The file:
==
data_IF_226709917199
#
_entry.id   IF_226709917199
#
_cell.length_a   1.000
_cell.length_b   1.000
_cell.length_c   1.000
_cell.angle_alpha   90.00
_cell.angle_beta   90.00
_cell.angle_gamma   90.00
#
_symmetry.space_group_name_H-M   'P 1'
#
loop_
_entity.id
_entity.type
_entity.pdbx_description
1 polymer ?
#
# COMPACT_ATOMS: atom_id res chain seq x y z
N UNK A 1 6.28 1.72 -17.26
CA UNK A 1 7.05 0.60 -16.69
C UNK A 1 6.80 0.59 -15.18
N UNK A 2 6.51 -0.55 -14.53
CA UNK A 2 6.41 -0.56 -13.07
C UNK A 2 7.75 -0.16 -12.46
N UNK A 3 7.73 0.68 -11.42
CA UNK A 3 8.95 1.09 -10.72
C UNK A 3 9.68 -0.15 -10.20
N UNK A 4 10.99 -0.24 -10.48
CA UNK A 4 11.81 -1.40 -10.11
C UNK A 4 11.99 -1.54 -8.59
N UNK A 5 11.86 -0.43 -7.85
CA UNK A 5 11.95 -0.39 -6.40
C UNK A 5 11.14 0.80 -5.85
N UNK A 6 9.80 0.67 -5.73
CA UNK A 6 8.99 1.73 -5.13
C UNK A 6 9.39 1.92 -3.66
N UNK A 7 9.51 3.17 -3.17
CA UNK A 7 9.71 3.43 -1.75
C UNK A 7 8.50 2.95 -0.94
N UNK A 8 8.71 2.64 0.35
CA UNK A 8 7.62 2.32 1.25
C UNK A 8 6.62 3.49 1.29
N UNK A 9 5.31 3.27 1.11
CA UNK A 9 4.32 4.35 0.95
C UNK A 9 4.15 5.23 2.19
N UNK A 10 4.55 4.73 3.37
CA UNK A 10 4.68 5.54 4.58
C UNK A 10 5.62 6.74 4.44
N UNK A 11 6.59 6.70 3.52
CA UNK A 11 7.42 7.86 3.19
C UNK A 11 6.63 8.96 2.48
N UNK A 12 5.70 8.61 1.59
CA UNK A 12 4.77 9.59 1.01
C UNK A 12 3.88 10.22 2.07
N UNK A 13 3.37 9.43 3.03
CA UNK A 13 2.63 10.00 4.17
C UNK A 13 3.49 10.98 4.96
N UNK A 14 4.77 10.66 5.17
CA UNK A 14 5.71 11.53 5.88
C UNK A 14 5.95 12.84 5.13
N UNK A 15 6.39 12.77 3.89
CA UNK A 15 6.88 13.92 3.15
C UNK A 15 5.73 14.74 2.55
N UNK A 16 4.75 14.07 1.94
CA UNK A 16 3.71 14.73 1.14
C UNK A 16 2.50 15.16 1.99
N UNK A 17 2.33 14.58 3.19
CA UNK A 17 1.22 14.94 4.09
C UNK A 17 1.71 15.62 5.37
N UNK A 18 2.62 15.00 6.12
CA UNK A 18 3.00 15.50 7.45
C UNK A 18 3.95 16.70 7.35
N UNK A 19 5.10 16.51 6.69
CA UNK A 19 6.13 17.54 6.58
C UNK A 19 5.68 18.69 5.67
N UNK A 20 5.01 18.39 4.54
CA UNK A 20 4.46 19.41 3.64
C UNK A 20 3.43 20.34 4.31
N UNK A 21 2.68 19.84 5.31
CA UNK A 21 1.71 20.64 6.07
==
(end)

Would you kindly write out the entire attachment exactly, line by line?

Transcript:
data_IF_226709917199
#
_entry.id   IF_226709917199
#
_cell.length_a   1.000
_cell.length_b   1.000
_cell.length_c   1.000
_cell.angle_alpha   90.00
_cell.angle_beta   90.00
_cell.angle_gamma   90.00
#
_symmetry.space_group_name_H-M   'P 1'
#
loop_
_entity.id
_entity.type
_entity.pdbx_description
1 polymer ?
#
# COMPACT_ATOMS: atom_id res chain seq x y z
N UNK A 1 6.28 1.72 -17.26
CA UNK A 1 7.05 0.60 -16.69
C UNK A 1 6.80 0.59 -15.18
N UNK A 2 6.51 -0.55 -14.53
CA UNK A 2 6.41 -0.56 -13.07
C UNK A 2 7.75 -0.16 -12.46
N UNK A 3 7.73 0.68 -11.42
CA UNK A 3 8.95 1.09 -10.72
C UNK A 3 9.68 -0.15 -10.20
N UNK A 4 10.99 -0.24 -10.48
CA UNK A 4 11.81 -1.40 -10.11
C UNK A 4 11.99 -1.54 -8.59
N UNK A 5 11.86 -0.43 -7.85
CA UNK A 5 11.95 -0.39 -6.40
C UNK A 5 11.14 0.80 -5.85
N UNK A 6 9.80 0.67 -5.73
CA UNK A 6 8.99 1.73 -5.13
C UNK A 6 9.39 1.92 -3.66
N UNK A 7 9.51 3.17 -3.17
CA UNK A 7 9.71 3.43 -1.75
C UNK A 7 8.50 2.95 -0.94
N UNK A 8 8.71 2.64 0.35
CA UNK A 8 7.62 2.32 1.25
C UNK A 8 6.62 3.49 1.29
N UNK A 9 5.31 3.27 1.11
CA UNK A 9 4.32 4.35 0.95
C UNK A 9 4.15 5.23 2.19
N UNK A 10 4.55 4.73 3.37
CA UNK A 10 4.68 5.54 4.58
C UNK A 10 5.62 6.74 4.44
N UNK A 11 6.59 6.70 3.52
CA UNK A 11 7.42 7.86 3.19
C UNK A 11 6.63 8.96 2.48
N UNK A 12 5.70 8.61 1.59
CA UNK A 12 4.77 9.59 1.01
C UNK A 12 3.88 10.22 2.07
N UNK A 13 3.37 9.43 3.03
CA UNK A 13 2.63 10.00 4.17
C UNK A 13 3.49 10.98 4.96
N UNK A 14 4.77 10.66 5.17
CA UNK A 14 5.71 11.53 5.88
C UNK A 14 5.95 12.84 5.13
N UNK A 15 6.39 12.77 3.89
CA UNK A 15 6.88 13.92 3.15
C UNK A 15 5.73 14.74 2.55
N UNK A 16 4.75 14.07 1.94
CA UNK A 16 3.71 14.73 1.14
C UNK A 16 2.50 15.16 1.99
N UNK A 17 2.33 14.58 3.19
CA UNK A 17 1.22 14.94 4.09
C UNK A 17 1.71 15.62 5.37
N UNK A 18 2.62 15.00 6.12
CA UNK A 18 3.00 15.50 7.45
C UNK A 18 3.95 16.70 7.35
N UNK A 19 5.10 16.51 6.69
CA UNK A 19 6.13 17.54 6.58
C UNK A 19 5.68 18.69 5.67
N UNK A 20 5.01 18.39 4.54
CA UNK A 20 4.46 19.41 3.64
C UNK A 20 3.43 20.34 4.31
N UNK A 21 2.68 19.84 5.31
CA UNK A 21 1.71 20.64 6.07